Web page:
BRUCKNER: Symphony No. 2 in C Minor (1877 Version) ed. Leopold Nowak – BIS

by | Feb 2, 2011 | SACD & Other Hi-Res Reviews | 0 comments

BRUCKNER: Symphony No. 2 in C Minor (1877 Version) ed. Leopold Nowak – Swedish Chamber Orch./Thomas Dausgaard – BIS multichannel SACD, SACD-1829 [Distr. by Qualiton], 61:38 *****:

The Symphony No. 2 was the first successful symphony Bruckner wrote in Vienna, where he was installed as professor of music theory at the Conservatory of the University. His First Symphony, debuted in Linz in 1866, helped get him the job in Vienna, whereas his next symphony of 1869 was rejected by the Vienna Philharmonic as unplayable. Bruckner withdrew this symphony altogether, and following its debut long after the composer’s death, it ended up being tagged Die Nulte (Symphony 0), an outcast from the canonical Nine.

Initially, the Second Symphony was rejected as well by the Philharmonic, but Bruckner decided to stick to his guns on this one and with financial aid from royalty mounted a performance that he conducted himself in 1873. It proved popular with audiences but puzzled the critics. The hugeness of its movements, the alternation between long-drawn-out quiet passages and great climaxes, and most of all the strange pauses sprinkled throughout the work gave critics. . .pause. In fact, the symphony acquired the nickname Pausensinfonie because of this last fact.

To compound Bruckner’s difficulties with the Second, the composer showed the scores of both the Second and Third Symphonies to his musical hero, Richard Wagner, and Wagner pointedly expressed preference for the Third because of the stirring trumpet theme in the first movement. All of this was enough for Bruckner to have serious doubts about the Second, so he revised it substantially in 1877, cutting some 250 bars of music (or about 10 percent of the total length), changing the tempo of the slow movement from Adagio to Andante, switching the order of the scherzo and slow movement, and ditching some of those troublesome pauses.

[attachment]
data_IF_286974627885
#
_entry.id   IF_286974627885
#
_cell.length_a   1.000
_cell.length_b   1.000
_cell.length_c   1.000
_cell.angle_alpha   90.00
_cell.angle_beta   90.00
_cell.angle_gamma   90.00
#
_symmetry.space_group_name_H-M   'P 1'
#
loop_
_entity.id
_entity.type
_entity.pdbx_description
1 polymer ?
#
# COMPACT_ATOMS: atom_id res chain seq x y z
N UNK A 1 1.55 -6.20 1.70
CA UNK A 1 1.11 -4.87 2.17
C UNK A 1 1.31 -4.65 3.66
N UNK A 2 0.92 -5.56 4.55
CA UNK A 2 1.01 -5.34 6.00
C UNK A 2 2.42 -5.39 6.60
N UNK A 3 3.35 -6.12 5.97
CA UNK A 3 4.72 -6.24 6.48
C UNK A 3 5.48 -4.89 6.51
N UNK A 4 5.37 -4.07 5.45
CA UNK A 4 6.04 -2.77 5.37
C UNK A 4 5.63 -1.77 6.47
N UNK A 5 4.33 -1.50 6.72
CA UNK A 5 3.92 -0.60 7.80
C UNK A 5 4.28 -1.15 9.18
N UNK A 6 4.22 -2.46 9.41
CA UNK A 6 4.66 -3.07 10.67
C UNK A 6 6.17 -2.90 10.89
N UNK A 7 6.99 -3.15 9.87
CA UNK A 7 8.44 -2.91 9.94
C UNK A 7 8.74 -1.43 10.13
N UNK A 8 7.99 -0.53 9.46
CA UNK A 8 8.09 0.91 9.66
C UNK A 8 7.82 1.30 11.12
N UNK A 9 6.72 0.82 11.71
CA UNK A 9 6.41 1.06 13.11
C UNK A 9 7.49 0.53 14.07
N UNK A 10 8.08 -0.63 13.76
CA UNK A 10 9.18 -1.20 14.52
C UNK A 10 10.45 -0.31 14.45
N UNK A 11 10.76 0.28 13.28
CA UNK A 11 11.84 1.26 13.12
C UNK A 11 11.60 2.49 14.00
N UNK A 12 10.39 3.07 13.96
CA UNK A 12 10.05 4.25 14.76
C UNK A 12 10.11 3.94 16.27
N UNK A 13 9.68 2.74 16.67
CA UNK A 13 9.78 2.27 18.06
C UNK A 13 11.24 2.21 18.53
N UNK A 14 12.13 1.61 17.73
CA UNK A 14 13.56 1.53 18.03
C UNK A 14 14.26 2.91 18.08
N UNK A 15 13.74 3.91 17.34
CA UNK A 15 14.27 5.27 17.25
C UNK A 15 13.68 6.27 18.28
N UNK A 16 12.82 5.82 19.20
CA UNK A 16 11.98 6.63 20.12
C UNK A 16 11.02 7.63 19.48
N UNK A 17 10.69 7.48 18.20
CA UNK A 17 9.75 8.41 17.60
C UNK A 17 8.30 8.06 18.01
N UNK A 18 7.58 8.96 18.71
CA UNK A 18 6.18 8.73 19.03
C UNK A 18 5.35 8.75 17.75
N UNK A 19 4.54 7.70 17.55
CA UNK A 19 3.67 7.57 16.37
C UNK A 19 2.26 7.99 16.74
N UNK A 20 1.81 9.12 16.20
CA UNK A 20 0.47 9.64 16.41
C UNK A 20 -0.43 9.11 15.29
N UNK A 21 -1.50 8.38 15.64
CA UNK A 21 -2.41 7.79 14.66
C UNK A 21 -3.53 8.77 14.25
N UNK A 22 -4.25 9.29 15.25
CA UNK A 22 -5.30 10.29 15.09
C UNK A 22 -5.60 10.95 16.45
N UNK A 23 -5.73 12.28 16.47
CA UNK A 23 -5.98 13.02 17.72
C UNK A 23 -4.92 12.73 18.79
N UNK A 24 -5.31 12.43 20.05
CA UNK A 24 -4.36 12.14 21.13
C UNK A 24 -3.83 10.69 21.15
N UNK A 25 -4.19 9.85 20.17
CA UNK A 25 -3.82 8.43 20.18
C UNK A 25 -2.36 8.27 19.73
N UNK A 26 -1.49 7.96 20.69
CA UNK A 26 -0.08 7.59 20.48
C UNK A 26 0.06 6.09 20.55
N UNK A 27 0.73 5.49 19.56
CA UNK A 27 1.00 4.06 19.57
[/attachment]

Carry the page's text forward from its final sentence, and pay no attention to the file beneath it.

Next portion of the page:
The performing version by Leopold Nowak uses Bruckner’s later version as its basis but attempts to mediate somewhat between Bruckner’s emendations and his first thoughts for the symphony. The Second is generally heard today either in this version or in the one put together by Robert Haas in the 1930s; Thomas Dausgaard opts for the Nowak version. By the way, if you want to hear Bruckner’s original version of 1872, that’s available, too, in a performance by Georg Tintner and the NSO of Ireland on Naxos; predictably, it runs ten minutes longer than Dausgaard’s performance and makes for instructive listening.

It’s sad that Bruckner hit so many roadblocks with the Second Symphony. After all, this is the first symphony that really gives us the Bruckner sound, with all its craggy grandeur. Yet it also hints more directly than the later symphonies at the roots of Bruckner’s symphonic writing in Beethoven and especially Schubert. The last grand symphonies of both composers showed Bruckner the way forward, and it’s easy to hear those classical roots in Bruckner’s Second Symphony.

That’s especially true in a performance such as the one being considered here, part of a series by Dausgaard and the Swedish Chamber Orchestra called Opening Doors. It’s an attempt to blow the cobwebs off some symphonic favorites that often get bloated treatments from standard symphony orchestras. Dausgaard has already turned his attention to Schubert, Schumann, and Dvorak, and while critical reception has been mixed, the consensus seems to be that Dausgaard and his forces have managed to freshen up the pieces they’ve recorded.

Given those classical roots I mentioned earlier, the Second Symphony benefits from some fresh air. Working with a reduced string body, Dausgaard is able to let the various musical strands really stand out. Those climaxes dominated by the brass have a Schubertian purity of utterance, and they sound merely grand rather than disproportionate. This is the quality I admire in Georg Tintner’s performance of the 1872 version mentioned earlier. Of course, Dausgaard has the advantage of BIS’s surround-sound recording. The best thing about the BIS sound is the sense of depth and placement it conveys: that big timpani tattoo in the coda of the scherzo (following one of those famous pauses) occupies a definite place in space and makes quite an impact. The strings have a lovely sheen to them in this recording, while brass and especially winds are very present.

One matter I had to adjust to, however, was the placement of the instruments. Trumpets and trombones are situated just to the left of the podium, while horns and lower strings are just to the right. Dausgaard seems to have opted for this arrangement so he could place second violins on the far right, where Bruckner would have expected to find them in performance. A commendable idea, perhaps, but not what I’m used to. It’s a small matter, though, given the excellence of the performance and utter fidelity of the recording. I recommend this disc for the doors it can open on Bruckner’s Second Symphony.

— Lee Passarella

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